The way that Australian authorities tend to draw this line around Indigenous people has been made clearer to more people this week in the Four Corners story about abuse of young people in detention in the Northern Territory. It is also particularly well exemplified by the 2007 Northern Territory Emergency Response, which we now all refer to as ‘The Intervention’.
As New Matilda readers will know, The Intervention began in response to unproven claims that Aboriginal communities in the Territory were in the grip of organised paedophile rings. The Commonwealth Government passed emergency legislation to suspend the Racial Discrimination Act and deploy army personnel to Aboriginal towns, acquiring remote communities, outstations, town camps and townships, and subjecting residents to income quarantining and bans on alcohol and pornography.
Rates of self-harm, violence, and incarceration have ballooned in the Northern Territory under the dramatic changes wrought by the Intervention, while the claims of organised paedophilia that catalysed it were found by the Australian Crime Commission to be baseless.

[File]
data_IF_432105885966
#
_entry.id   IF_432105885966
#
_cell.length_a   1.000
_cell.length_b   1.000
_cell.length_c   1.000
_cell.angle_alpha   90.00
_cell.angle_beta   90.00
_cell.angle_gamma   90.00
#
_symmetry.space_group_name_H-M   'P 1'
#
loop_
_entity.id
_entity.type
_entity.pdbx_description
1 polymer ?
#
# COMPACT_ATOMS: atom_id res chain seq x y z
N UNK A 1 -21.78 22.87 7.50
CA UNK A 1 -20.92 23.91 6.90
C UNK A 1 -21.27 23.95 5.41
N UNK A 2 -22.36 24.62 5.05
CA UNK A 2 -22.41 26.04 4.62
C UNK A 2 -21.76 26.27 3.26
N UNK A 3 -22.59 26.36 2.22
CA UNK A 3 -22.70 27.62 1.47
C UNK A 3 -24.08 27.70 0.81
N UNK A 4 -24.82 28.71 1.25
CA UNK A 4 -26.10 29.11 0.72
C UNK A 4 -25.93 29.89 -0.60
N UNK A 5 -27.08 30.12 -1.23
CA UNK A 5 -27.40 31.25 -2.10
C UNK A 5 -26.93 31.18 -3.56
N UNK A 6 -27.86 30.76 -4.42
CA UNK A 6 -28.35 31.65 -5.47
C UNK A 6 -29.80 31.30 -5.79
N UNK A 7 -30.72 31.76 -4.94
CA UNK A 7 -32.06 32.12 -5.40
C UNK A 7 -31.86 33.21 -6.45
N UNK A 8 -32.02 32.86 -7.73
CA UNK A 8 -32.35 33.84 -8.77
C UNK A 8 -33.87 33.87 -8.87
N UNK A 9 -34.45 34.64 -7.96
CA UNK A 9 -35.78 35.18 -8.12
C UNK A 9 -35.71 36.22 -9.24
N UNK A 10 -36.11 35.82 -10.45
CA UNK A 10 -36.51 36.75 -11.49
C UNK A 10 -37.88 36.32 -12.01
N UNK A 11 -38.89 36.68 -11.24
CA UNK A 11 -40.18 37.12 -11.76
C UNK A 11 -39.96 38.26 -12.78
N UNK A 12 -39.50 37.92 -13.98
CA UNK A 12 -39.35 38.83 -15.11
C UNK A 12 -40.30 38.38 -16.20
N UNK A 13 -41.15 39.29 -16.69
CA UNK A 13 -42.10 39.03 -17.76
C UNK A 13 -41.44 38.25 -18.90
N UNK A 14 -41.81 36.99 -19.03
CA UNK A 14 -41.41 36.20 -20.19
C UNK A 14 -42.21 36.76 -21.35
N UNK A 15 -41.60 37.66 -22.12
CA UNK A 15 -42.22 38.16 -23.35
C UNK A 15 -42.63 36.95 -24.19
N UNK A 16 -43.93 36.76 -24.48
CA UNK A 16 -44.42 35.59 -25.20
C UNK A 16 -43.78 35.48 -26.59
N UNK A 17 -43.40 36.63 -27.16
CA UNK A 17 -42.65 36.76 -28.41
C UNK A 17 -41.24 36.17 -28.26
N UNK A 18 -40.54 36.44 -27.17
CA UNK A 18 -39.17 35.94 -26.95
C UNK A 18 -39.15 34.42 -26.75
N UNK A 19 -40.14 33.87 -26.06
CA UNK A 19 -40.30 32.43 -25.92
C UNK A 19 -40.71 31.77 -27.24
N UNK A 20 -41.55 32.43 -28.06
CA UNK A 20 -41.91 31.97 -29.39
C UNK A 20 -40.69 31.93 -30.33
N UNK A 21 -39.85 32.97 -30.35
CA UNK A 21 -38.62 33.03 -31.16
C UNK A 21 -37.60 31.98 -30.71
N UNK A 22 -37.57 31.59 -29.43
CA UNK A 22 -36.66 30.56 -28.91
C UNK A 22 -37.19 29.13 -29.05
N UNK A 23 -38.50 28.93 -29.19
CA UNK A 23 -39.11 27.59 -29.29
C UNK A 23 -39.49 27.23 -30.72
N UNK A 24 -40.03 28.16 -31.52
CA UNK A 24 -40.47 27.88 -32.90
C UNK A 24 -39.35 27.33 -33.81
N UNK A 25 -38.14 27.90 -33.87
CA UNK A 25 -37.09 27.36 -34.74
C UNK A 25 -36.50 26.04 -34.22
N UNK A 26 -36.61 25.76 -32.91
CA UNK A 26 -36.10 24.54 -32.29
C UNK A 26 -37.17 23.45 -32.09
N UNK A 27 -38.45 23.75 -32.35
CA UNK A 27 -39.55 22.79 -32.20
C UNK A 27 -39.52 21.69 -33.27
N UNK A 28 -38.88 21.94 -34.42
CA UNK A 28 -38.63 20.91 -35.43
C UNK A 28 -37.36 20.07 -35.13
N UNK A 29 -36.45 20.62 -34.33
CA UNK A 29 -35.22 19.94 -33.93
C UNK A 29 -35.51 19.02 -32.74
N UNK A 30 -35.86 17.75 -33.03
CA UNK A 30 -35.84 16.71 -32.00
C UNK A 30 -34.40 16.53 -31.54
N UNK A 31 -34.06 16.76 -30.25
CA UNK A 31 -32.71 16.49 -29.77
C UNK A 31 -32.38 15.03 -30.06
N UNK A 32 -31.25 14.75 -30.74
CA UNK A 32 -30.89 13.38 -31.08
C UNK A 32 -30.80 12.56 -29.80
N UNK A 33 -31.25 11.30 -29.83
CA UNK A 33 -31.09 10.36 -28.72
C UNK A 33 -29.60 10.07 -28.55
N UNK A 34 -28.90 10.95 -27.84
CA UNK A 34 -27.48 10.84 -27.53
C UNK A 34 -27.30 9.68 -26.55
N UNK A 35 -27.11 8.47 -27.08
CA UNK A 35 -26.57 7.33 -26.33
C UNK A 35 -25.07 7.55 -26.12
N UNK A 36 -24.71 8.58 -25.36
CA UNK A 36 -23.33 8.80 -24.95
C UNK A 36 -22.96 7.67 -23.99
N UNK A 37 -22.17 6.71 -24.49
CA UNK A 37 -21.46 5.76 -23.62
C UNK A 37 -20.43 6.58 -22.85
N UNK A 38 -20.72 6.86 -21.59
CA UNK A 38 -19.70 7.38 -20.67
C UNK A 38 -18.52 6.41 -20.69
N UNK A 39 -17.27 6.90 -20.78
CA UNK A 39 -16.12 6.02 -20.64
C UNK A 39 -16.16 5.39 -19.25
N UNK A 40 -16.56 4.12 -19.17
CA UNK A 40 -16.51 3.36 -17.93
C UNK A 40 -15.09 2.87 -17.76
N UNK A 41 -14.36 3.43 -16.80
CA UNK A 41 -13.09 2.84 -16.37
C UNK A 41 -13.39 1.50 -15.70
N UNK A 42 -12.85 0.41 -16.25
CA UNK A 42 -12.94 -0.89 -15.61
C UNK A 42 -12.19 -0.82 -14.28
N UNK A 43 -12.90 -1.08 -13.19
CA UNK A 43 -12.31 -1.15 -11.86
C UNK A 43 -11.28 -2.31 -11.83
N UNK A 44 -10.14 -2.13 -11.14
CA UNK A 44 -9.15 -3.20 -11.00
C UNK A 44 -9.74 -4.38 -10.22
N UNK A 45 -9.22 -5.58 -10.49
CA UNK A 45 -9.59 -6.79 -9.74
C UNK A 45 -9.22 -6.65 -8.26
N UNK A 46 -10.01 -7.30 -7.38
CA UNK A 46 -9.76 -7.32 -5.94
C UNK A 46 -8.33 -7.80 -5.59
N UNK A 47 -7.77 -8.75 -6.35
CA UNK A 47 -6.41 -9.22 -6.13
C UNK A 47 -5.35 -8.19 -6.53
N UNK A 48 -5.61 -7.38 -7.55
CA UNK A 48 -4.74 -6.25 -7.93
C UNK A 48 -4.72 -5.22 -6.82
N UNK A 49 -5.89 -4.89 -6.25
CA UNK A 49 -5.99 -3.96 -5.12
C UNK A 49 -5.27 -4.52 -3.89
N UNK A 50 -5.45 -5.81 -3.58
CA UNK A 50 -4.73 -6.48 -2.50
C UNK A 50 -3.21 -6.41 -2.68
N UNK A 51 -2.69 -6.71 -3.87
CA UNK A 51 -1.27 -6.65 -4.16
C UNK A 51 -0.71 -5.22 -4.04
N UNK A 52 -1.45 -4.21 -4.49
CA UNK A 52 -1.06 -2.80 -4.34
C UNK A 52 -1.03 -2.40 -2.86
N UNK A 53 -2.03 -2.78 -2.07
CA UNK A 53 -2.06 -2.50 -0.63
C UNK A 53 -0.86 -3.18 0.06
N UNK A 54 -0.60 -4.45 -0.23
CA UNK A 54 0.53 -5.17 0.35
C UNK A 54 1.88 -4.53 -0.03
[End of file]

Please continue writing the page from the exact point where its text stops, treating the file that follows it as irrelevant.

However, this does not seem to matter in Australia, where Indigenous people are regularly typecast in the white-dominated mainstream media and polity as combative and threatening (as in the case of the outcry when football champion Adam Goodes performed a war cry to celebrate scoring a goal), or mendacious (as in the case of columnist Andrew Bolt’s claim that the systematic and institutional removal of thousands of Aboriginal children from their families, the Stolen Generations, was a myth), or lazy (as in the case of former Prime Minister Tony Abbott supporting the removal of Indigenous people from their homelands on the basis that ‘the Australian taxpayer was subsidising lifestyle choices’ to live in remote areas at a distance from jobs and services). In the context of stigma like this, it seems it is enough simply to be Aboriginal for extraordinary controls on one’s life to be enacted and justified.